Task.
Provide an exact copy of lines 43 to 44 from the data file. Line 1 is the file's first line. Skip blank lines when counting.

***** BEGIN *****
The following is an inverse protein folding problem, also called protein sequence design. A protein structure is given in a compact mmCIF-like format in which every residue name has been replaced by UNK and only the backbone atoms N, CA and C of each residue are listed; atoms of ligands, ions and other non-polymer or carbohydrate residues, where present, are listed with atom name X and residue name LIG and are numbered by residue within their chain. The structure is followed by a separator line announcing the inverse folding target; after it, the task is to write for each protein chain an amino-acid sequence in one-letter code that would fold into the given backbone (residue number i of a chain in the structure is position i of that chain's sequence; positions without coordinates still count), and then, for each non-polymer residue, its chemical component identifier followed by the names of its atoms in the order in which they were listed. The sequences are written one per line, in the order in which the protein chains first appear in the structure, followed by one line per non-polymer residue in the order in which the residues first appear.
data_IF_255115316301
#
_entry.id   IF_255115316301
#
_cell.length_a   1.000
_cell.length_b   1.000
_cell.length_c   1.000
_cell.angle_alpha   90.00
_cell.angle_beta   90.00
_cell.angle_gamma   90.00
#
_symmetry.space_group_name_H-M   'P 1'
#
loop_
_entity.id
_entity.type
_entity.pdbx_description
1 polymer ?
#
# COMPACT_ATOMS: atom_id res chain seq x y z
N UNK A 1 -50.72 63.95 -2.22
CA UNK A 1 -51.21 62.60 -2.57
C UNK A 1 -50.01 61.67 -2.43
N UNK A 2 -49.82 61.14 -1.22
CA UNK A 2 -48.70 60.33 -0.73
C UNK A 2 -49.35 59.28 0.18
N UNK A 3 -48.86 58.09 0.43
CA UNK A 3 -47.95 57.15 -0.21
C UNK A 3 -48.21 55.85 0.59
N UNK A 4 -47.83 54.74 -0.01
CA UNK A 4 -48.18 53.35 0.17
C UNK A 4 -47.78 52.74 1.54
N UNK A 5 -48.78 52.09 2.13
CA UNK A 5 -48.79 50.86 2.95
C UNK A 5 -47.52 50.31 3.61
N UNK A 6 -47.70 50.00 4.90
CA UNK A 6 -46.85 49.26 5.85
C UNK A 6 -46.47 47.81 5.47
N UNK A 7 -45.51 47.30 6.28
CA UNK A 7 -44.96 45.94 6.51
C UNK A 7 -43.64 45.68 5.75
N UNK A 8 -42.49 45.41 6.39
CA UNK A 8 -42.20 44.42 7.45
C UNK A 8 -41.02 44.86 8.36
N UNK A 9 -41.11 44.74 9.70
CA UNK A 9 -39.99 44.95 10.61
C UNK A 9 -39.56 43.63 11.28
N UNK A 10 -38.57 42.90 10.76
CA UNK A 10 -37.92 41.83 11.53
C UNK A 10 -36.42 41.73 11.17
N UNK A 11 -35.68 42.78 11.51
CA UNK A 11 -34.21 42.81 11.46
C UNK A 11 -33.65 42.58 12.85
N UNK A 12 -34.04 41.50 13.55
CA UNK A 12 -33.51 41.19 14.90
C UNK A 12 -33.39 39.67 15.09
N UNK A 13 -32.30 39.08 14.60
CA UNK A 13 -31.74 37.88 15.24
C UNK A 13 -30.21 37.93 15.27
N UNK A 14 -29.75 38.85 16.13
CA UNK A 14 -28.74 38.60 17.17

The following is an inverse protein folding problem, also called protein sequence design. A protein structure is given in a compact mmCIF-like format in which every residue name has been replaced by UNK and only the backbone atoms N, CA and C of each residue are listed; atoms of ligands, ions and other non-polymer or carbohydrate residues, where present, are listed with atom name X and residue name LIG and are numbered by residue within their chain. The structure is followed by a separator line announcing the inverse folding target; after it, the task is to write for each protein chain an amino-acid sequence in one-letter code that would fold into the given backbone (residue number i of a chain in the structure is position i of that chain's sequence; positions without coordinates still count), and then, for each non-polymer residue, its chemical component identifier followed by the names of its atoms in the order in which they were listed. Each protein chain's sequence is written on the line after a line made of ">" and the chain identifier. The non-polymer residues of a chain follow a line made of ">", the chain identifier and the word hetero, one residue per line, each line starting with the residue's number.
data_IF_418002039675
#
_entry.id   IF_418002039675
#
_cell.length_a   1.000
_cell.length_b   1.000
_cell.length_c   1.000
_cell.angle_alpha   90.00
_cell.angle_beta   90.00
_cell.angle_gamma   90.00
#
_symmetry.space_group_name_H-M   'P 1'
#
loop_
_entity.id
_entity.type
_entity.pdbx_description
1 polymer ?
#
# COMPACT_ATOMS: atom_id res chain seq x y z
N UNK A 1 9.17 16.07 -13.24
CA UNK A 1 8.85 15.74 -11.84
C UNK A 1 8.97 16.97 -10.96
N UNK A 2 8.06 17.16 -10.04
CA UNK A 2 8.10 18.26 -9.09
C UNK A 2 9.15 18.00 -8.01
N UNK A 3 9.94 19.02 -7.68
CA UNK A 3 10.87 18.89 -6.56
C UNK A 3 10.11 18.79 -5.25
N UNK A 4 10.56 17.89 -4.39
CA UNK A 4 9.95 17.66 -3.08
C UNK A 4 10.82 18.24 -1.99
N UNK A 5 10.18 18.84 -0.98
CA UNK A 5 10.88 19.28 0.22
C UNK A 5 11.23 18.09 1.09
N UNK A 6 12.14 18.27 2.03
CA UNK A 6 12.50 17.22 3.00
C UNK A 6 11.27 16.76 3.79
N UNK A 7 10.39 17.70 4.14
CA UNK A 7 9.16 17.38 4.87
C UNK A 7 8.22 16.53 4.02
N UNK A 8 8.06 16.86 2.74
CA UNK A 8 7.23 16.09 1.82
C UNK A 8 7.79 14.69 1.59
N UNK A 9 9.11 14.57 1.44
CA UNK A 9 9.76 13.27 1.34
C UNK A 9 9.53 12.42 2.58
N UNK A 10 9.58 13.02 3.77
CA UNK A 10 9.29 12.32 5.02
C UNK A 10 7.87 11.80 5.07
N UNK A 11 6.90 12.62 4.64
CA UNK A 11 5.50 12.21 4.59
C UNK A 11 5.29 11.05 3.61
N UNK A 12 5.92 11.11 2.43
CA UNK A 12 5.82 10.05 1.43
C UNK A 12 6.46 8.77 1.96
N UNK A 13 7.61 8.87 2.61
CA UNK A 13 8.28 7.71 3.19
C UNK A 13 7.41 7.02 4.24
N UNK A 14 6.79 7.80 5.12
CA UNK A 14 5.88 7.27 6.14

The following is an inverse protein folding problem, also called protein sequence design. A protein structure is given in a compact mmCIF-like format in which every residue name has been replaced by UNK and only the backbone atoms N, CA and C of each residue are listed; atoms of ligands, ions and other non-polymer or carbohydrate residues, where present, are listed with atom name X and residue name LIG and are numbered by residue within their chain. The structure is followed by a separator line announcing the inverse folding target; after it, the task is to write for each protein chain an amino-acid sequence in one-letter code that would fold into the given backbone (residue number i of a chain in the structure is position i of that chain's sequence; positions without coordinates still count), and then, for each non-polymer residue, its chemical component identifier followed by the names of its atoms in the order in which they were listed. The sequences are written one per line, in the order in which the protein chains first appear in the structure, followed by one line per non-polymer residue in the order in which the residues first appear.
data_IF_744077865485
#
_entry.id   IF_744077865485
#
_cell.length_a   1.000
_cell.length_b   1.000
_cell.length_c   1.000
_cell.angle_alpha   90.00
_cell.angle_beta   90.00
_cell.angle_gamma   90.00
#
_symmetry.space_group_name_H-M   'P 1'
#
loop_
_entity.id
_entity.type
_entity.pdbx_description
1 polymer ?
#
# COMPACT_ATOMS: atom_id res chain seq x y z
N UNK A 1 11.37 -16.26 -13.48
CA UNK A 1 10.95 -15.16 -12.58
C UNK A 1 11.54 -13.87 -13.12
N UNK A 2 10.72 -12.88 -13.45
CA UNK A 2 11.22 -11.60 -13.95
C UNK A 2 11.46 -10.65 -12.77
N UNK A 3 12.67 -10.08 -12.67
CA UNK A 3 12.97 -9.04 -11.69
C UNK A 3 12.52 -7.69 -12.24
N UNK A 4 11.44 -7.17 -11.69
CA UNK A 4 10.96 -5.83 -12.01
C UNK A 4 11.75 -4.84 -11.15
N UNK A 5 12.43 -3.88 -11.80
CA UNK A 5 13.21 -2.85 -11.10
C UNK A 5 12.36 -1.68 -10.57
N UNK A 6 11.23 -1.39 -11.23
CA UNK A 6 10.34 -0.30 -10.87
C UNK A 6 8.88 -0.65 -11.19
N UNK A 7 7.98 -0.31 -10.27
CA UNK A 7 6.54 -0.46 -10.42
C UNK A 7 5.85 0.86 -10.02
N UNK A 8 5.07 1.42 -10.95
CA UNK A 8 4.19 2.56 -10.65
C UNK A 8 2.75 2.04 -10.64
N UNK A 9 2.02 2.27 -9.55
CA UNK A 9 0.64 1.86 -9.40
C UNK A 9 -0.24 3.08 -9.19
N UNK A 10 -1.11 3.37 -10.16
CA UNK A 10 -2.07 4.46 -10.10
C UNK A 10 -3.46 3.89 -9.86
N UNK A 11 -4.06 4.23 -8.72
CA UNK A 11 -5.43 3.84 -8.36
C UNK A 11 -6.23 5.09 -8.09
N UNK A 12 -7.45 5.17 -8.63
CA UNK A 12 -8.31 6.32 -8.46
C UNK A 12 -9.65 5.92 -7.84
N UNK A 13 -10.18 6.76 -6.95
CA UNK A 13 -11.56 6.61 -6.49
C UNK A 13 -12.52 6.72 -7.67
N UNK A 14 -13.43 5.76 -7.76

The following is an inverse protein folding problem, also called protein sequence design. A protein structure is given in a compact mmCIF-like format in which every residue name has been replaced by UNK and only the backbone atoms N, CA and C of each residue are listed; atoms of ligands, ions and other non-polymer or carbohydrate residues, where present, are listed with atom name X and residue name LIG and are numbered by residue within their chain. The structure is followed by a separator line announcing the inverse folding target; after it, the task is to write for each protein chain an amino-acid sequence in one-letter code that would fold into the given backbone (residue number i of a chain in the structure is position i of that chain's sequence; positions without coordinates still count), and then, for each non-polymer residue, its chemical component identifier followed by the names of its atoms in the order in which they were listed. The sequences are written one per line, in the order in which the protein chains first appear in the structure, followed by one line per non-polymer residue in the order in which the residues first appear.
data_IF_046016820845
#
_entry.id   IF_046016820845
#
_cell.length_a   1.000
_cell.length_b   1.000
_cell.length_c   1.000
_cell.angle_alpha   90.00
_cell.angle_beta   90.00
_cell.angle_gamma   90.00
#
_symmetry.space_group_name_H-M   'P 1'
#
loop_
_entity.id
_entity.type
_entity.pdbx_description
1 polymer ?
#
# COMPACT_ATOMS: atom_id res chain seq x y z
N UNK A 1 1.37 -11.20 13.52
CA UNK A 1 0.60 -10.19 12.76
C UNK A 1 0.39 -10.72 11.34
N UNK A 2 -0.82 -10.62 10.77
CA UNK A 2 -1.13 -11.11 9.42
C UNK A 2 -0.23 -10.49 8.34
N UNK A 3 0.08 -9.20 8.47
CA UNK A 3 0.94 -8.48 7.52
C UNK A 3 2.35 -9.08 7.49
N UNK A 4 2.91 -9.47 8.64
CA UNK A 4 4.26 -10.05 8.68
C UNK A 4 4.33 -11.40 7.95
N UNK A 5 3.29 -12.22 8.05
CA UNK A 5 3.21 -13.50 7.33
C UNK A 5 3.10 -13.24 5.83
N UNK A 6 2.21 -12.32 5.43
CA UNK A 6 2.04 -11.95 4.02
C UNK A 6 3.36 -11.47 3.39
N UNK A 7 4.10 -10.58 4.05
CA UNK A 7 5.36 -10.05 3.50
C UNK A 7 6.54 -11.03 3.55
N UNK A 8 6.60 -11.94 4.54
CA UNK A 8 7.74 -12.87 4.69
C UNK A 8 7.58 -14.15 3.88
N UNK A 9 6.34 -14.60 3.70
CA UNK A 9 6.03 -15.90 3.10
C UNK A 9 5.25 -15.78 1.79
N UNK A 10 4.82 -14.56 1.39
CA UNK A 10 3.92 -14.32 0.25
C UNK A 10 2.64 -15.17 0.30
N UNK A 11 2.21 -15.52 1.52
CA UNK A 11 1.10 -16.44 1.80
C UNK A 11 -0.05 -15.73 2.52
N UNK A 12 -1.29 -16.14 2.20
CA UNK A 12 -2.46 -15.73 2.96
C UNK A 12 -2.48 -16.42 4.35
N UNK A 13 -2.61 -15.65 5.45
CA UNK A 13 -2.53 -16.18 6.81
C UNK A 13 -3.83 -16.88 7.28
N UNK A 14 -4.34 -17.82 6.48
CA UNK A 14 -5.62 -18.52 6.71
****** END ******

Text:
N UNK A 8 -42.49 45.41 6.39
CA UNK A 8 -42.20 44.42 7.45